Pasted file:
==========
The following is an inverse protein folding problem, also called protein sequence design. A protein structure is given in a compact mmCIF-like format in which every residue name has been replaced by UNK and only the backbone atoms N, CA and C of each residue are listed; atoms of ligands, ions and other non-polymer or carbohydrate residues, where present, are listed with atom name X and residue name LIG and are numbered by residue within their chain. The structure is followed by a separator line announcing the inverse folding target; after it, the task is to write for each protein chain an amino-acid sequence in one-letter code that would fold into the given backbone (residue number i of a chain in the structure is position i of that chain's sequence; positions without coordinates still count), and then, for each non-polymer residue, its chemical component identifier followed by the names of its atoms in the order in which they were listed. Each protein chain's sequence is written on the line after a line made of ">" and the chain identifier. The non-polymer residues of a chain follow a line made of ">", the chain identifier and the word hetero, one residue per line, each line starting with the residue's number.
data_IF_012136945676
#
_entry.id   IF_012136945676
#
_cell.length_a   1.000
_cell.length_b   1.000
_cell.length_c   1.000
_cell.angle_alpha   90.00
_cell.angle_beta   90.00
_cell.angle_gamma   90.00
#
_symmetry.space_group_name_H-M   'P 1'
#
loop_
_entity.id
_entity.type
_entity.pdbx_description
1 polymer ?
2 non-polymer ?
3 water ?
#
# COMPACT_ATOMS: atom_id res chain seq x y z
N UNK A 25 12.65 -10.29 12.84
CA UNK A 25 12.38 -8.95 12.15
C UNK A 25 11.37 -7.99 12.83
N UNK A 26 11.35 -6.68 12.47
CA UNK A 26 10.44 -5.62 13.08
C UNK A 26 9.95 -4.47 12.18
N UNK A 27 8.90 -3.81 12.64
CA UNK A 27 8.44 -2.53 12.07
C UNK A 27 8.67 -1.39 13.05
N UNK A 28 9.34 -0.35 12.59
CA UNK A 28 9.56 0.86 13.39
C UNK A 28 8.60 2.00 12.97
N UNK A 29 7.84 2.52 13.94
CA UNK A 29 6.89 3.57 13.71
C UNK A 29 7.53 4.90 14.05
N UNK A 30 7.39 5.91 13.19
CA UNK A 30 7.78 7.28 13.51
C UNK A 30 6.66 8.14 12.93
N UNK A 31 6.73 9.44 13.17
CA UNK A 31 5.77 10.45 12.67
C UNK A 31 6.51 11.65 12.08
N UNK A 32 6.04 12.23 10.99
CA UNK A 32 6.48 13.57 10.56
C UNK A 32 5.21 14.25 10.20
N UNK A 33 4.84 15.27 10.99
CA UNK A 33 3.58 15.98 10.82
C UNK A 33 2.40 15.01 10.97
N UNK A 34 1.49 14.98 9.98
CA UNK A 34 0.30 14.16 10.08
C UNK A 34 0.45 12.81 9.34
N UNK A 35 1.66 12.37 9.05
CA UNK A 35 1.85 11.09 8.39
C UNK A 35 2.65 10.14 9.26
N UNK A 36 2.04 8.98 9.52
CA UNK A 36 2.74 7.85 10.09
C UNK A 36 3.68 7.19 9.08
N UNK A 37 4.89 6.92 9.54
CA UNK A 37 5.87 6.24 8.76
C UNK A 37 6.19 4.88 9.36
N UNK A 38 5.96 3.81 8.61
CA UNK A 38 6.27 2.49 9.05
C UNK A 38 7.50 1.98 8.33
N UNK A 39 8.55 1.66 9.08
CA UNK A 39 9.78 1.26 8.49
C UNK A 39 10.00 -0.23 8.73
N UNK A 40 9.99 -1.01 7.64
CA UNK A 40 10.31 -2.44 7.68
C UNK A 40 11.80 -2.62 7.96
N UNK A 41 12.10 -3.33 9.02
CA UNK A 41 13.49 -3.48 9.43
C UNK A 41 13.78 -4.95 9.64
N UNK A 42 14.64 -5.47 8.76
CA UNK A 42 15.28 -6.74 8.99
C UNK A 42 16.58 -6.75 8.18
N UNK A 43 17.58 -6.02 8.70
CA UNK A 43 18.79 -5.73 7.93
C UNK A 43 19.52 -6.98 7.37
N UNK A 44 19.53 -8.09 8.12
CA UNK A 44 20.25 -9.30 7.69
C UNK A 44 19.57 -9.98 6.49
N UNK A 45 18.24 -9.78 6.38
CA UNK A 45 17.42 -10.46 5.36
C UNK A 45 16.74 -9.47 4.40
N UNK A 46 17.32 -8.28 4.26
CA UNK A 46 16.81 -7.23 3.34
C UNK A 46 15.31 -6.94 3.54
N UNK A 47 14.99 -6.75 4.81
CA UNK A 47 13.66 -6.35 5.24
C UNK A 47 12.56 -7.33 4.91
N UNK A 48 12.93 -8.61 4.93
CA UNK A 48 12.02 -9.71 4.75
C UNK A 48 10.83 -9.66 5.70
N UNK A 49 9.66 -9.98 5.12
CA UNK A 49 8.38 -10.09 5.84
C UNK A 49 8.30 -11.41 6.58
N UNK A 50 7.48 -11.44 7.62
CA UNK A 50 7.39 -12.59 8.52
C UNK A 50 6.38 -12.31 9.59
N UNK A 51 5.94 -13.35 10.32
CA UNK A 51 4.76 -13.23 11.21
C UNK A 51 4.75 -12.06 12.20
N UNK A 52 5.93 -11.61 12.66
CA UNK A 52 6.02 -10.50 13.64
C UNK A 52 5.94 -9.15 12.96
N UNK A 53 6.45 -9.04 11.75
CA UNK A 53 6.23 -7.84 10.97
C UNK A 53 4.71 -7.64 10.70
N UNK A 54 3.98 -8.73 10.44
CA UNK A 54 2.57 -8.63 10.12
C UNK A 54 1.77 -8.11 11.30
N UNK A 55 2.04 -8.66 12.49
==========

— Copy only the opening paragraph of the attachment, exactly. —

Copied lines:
The following is an inverse protein folding problem, also called protein sequence design. A protein structure is given in a compact mmCIF-like format in which every residue name has been replaced by UNK and only the backbone atoms N, CA and C of each residue are listed; atoms of ligands, ions and other non-polymer or carbohydrate residues, where present, are listed with atom name X and residue name LIG and are numbered by residue within their chain. The structure is followed by a separator line announcing the inverse folding target; after it, the task is to write for each protein chain an amino-acid sequence in one-letter code that would fold into the given backbone (residue number i of a chain in the structure is position i of that chain's sequence; positions without coordinates still count), and then, for each non-polymer residue, its chemical component identifier followed by the names of its atoms in the order in which they were listed. Each protein chain's sequence is written on the line after a line made of ">" and the chain identifier. The non-polymer residues of a chain follow a line made of ">", the chain identifier and the word hetero, one residue per line, each line starting with the residue's number.